Prospecting: Players For NBA Fans To Watch From The NCAA Tournament’s South Region

and 03.18.15 4 years ago

MORE MADNESS:
Under The Radar Prospects In This Year’s Tourney | Prospecting: Midwest Region | Prospecting: West Region


The 2015 NCAA Tournament is set, and now we eagerly anticipate the basketball overload starting on Thursday. But what about the NBA heads dreading the upcoming 2-3 zones, preponderance of late-game foul shots, offensive sets that take forever to materialize, and the rest of the NCAA effluvia which forces us to watch NBA hoops over the subpar level on display in college.

We thought we’d preview each region so you know which players might be making a future appearance in the Grown Man League. This is based on their pre-Draft rankings right now, but some might fall out of the discussion altogether depending on how they perform this weekend.

The NCAA Tournament can make or break an NBA landing spot. While scouts still look at upside and throw the word potential around like it wasn’t once applied to Darko Milicic, a Final Four dance goes a long way towards convincing those skeptical about a player excelling at the next level.

For today’s South region, we look at five players with their eyes on a prize in June, rather than March.

1. Jahlil Okafor PF/C Duke, 6-11 270-pound Freshman

Jahlil Okafor entered the season as the consensus No. 1 overall prospect for the 2015 NBA Draft, and his play this year validated those claims. Okafor is a front-runner for the John Wooden Player of the Year Award and was the primary scoring option on one of college basketball’s most dynamic offenses.

Okafor consistently flashed a low-post skill-set that comes around on the collegiate game once in a decade. His footwork is impeccable, and his touch around the rim second to none. In isolation post-ups, Okafor bullied his way towards the rim and finished with both hands. But that’s not the extent of his post moves. He also showed the ability to spin off defenders and finesse his way to the rim, something very few 6-11, 275-pounders can do. He has massive hands that allow him to palm the ball with ease so he can easily zip bullet passes across the court to beat oncoming double teams. Dominant low-post scorers are becoming an endangered species, but Okafor has the tools to become the next back-to-the-basket monster in the NBA.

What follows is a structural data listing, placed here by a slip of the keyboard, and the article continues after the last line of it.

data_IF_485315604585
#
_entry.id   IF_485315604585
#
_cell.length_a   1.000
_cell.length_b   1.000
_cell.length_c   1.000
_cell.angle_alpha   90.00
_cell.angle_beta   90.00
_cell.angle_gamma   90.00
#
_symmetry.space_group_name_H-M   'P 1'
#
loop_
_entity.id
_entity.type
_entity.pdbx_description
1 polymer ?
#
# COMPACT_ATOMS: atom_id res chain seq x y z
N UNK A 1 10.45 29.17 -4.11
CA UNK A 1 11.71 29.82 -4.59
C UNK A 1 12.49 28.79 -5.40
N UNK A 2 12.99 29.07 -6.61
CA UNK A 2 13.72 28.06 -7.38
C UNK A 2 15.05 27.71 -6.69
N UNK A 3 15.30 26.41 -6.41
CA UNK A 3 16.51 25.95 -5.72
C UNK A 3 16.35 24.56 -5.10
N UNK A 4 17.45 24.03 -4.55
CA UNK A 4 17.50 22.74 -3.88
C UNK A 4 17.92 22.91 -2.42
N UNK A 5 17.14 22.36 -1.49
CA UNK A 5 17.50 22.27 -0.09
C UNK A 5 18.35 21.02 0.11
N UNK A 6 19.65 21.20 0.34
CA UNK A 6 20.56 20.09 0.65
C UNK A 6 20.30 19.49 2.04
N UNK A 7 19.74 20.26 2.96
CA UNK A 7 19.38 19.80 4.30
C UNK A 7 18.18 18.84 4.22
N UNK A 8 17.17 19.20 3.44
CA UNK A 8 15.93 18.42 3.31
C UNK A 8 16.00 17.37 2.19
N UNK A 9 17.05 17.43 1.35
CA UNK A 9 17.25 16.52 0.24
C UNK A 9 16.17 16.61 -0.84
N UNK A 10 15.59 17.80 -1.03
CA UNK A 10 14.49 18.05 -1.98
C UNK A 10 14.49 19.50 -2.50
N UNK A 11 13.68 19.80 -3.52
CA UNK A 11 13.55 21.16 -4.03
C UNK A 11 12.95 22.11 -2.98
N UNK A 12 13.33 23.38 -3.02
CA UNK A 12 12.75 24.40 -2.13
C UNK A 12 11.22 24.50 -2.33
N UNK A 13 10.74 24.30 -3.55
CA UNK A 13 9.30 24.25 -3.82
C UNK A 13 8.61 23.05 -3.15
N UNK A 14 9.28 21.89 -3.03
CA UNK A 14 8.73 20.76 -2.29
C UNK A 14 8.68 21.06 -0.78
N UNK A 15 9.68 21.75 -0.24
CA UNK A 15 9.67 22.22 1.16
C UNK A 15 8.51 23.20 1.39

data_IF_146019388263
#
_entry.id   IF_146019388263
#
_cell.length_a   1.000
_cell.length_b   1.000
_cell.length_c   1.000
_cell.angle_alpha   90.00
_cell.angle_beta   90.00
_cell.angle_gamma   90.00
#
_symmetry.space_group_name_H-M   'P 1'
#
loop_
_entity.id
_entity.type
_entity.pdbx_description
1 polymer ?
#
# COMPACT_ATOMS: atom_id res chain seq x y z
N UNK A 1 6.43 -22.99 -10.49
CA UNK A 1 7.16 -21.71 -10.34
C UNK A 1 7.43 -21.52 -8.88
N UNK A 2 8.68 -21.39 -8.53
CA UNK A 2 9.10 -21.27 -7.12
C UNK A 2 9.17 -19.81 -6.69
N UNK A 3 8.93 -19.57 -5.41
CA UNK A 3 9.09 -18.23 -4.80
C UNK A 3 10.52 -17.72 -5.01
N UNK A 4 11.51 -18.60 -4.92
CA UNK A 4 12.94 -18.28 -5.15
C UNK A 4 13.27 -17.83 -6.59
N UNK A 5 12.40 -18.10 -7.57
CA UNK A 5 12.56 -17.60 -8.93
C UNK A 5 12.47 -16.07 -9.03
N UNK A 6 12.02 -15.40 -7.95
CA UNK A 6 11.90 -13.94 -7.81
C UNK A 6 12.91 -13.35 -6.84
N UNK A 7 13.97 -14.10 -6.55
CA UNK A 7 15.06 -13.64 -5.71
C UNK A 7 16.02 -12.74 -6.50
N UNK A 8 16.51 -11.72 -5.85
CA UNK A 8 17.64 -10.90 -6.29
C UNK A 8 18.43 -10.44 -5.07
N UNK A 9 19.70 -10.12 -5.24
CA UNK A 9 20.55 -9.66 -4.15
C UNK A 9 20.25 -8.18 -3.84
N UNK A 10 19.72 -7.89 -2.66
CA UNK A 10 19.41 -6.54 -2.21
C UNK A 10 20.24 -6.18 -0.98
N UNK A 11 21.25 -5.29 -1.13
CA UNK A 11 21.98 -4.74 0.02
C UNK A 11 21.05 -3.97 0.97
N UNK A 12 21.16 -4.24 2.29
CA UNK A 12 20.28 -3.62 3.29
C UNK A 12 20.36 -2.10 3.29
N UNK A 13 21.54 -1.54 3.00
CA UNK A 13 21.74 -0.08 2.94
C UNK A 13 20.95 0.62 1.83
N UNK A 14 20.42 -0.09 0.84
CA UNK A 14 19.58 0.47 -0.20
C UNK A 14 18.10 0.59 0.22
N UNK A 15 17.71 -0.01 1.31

Although there are a lot of positive things going for Okafor, he’s far from a perfect prospect. He lacks the elite athleticism to take him from a very, very good player to a great player, and he’s not much of a presence on defense — at least in comparison to his refined offensive game. Okafor is a good but not great rebounder and his lack of foot speed makes him a liability guarding the pick-and-roll.

Jahlil Okafor has a post game that most NBA big men would drool over, enough to make him a sure-fire lock to be a top-five pick in this year’s NBA Draft.

2. Justise Winslow – SF Duke, 6-7 230-pound Freshman

Unlike Jahlil Okafor, Justise Winslow is a NBA-ready athlete whose skills merely need refinement. Winslow is a big, physical wing with elite speed and athleticism.

The Duke guard has already shown tremendous growth in his first season at Duke. His spot-up jumper has transformed from a weakness to a strength, and he’s learning to play under control offensively. Often the best athlete on the court, he has tried to force things offensively, but now he’s learning how to pick his spots and make the most of them.

The Duke freshman is a terrific slasher who uses his body to create and absorb contact around the rim. He’s strong enough to finish through the contact, and he’ll often end plays with dunks that make the Sportscenter highlight the next morning. While Winslow is an effective player in half0court situations, he’s at his best in the open court where he can fully realize his athletic gifts.

Winslow is a terrific on-ball defender as well. He uses his length to keep small defenders in front of him on the perimeter, and he’s strong enough to hold his own against smaller big men on the block. Duke often put Winslow at the power forward position this year alongside Okafor at center, something the team wouldn’t have been able to do if Winslow weren’t able to hold his own against opposing fours and fives.

Justise Winslow has the potential to be a star on the next level. The 6-7 lefty has a smooth game and NBA-caliber hops and explosiveness. He needs to become more consistent offensively and work on his perimeter shot, but he’s one of a small handful of players in this upcoming Draft with “star” potential.

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